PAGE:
There may be trouble ahead for Claude Puel. And he knows it. When a football manager starts defending his record, a sharpened axe is surely glinting nearby.
“In my work there is no pressure because it doesn’t change my philosophy,” he said, ahead of Leicester City’s final home match of the season against Arsenal on Wednesday. “I will continue to build and perform and develop young players, this is not a risk, it is my job.”
Last week, Puel received a variation on the dreaded vote of confidence. Vichai Srivaddhanaprabha, the club’s owner, asked for all involved with Leicester to “come together, to support our team, support our manager and to create the kind of atmosphere that has made King Power Stadium our fortress”.
That hardly ruled out the possibility the 2015-16 Premier League champions are set to make a third managerial change in 16 months. Having two years ago lived a dream as fantastical as any in English football history, Leicester is a club struggling to live within its new reality.
That once-in-a-lifetime season now casts a sincerely heavy shadow. Nothing can ever match it, yet there is no way that fans, owners or even the players who were at the club can reset expectations to what they were before.
Meanwhile, Srivaddhanaprabha and his Thai duty-free magnate family have invested serious cash in the East Midlands; even before the title, Leicester was a well-funded club on steady financial ground and actually made more TV revenue from last season’s Champions League run to the quarter-finals than winners Real Madrid.
Has the success that Claudio Ranieri delivered two years ago made Leicester almost impossible to manage?
The Italian could not live with such demands himself, and though his February 2017 sacking was condemned as a callous act, his defending champions were a single point above the relegation zone when the bullet came.
Leicester had spent over £77m on players, but none of Nampalys Mendy, Ahmed Musa, Islam Slimani, Bartosz Kapustka or even Onyinye Ndidi, Ranieri’s final signing, could make up a N’Golo Kante-shaped hole in the team.
Ranieri was thus dilly ding, dilly gone, and Craig Shakespeare, his former assistant, having revived matters as a caretaker, similarly failed to revive the magic.
Puel was the steady hand brought in, and was initially successful, but four wins in 19 matches have him staring down the barrel of Premier League sackings in successive seasons.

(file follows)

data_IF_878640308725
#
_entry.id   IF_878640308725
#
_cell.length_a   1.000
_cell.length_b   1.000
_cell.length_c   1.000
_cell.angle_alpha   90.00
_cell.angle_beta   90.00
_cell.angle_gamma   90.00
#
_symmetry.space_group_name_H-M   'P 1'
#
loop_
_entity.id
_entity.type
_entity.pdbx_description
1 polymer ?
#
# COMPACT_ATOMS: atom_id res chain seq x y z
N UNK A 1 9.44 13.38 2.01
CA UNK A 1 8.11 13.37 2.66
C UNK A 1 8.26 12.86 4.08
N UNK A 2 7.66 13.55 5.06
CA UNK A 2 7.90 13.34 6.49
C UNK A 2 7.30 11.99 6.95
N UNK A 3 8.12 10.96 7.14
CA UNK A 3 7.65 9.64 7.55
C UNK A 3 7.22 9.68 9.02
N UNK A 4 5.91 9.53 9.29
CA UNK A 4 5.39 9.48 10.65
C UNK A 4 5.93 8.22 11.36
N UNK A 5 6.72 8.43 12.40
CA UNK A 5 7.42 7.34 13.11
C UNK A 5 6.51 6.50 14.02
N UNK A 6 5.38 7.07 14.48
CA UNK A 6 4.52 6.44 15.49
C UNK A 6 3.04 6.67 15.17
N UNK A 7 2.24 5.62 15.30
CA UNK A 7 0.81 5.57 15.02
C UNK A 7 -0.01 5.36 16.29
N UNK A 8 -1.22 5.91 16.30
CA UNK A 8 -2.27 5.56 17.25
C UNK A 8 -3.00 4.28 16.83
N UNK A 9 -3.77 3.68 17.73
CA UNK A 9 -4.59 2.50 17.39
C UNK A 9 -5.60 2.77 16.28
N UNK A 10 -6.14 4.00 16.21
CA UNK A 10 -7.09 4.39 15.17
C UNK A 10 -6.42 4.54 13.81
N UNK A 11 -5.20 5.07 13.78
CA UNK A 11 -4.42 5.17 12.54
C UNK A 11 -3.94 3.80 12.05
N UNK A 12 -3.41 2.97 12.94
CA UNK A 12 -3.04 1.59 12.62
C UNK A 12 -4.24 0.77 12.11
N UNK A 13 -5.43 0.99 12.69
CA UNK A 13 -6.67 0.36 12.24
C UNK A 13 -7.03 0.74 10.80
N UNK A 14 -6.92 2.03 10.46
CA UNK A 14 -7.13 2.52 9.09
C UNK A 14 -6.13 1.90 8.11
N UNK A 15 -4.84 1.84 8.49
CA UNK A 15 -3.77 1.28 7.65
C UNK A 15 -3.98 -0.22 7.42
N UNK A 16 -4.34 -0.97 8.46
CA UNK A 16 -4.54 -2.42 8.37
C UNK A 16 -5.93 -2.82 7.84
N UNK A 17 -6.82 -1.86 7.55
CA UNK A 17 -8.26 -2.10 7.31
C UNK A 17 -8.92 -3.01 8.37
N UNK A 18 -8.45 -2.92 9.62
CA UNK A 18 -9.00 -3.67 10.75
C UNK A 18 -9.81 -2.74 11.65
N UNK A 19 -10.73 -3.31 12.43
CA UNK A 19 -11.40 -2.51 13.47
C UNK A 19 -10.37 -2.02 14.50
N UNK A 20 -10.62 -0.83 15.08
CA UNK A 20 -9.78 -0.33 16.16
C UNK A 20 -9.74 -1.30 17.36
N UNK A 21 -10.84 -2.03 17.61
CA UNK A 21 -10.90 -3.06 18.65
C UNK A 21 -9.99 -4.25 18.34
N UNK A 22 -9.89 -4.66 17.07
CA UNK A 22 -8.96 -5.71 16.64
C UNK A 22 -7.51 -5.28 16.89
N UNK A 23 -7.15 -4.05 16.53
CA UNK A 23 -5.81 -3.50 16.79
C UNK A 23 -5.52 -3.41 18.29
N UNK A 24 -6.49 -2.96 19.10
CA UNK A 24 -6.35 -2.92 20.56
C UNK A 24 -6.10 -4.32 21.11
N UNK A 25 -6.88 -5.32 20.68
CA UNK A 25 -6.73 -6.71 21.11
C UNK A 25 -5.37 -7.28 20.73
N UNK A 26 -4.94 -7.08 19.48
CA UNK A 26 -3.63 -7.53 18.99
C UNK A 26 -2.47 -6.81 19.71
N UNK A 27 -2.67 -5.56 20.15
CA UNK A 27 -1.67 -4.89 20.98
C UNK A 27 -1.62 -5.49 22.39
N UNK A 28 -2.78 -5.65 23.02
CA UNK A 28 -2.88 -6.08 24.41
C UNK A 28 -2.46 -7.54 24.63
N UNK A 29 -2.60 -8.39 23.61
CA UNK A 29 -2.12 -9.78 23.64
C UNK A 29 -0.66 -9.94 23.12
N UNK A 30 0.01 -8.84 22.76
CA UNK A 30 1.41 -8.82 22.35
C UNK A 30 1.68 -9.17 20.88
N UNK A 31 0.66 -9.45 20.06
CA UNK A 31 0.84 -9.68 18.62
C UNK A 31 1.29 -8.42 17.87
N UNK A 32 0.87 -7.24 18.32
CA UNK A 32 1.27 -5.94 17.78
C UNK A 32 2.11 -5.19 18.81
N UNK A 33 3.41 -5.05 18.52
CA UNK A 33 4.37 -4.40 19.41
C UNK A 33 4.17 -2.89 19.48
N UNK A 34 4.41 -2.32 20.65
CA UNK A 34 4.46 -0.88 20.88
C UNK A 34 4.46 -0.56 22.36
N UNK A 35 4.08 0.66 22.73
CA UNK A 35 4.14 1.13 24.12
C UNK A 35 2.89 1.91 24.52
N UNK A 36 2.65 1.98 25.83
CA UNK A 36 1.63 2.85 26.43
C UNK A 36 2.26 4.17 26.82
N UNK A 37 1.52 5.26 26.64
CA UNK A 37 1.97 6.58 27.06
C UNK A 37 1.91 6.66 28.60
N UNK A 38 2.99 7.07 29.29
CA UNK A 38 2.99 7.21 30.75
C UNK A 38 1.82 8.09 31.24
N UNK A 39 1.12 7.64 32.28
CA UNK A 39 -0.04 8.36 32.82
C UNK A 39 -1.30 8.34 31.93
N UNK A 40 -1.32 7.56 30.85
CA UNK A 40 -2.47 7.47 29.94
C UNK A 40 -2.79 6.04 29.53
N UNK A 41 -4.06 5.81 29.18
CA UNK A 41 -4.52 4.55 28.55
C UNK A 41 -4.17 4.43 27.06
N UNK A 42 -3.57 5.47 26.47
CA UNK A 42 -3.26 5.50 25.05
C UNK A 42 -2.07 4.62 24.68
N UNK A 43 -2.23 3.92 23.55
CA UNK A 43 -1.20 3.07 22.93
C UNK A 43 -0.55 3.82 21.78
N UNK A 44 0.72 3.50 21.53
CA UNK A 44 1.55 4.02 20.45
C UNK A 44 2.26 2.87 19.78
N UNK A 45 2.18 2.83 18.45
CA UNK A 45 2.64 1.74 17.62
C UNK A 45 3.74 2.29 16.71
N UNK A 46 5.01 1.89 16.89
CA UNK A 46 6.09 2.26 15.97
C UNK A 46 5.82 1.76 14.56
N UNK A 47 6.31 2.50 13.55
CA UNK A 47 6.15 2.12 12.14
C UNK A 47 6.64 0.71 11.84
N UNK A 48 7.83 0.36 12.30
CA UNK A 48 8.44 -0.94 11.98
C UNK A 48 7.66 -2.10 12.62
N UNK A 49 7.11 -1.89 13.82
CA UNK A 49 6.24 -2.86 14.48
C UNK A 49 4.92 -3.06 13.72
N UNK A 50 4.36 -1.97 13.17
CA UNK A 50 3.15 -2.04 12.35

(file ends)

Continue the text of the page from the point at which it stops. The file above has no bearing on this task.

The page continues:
When the Frenchman was in the process of hauling Leicester from the bottom three, where Shakespeare had left them in October, the wisdom of Southampton firing the Frenchman was called into heavy question, with Saints themselves fighting a relegation battle they are now just about escaping. Such talk has dimmed.
At St Mary’s, Puel was not popular, despite an eighth position the club can now only dream of.
Saints’ style of football was too ponderous, and especially at home, where they scored just 17 goals in 19 league matches, to win admiration.
Leicester’s paying public has developed a similar view. Stability may be enough for money men and those in the media, but football fandom is about expectation, and Puel is at a club where that remains elevated in the light of miracles that remain fresh in the mind.
The Languedocian who talks at a volume that makes Arsene Wenger sound like the late Reverend Ian Paisley is not the inspirational type to harness that elemental force. The safe pair of hands have lost their grip.
Since Leicester exited the FA Cup when losing to Chelsea on March 18, they have collected just four points in six league matches, and have no victories in five. A 5-0 defeat to Crystal Palace and Saturday’s 2-0 loss to West Ham began a circling of vultures with plenty of whispers of backroom disquiet. Meanwhile in the stands, the contempt is being made plain.
Leicester is not a club with lofty, unrealistic pretensions of attacking football. Instead, supporters demand the team works as hard as it did during that title season and the preceding season’s great escape from relegation under Nigel Pearson.
Jamie Vardy remains the embodiment of that fighting spirit, but even though the England striker has kept scoring, the team-mates around him are not supplying the passion play demanded.
Puel is being held responsible and is likely to be the next victim of a club struggling to live with the consequences of an impossible success in the all-too near past.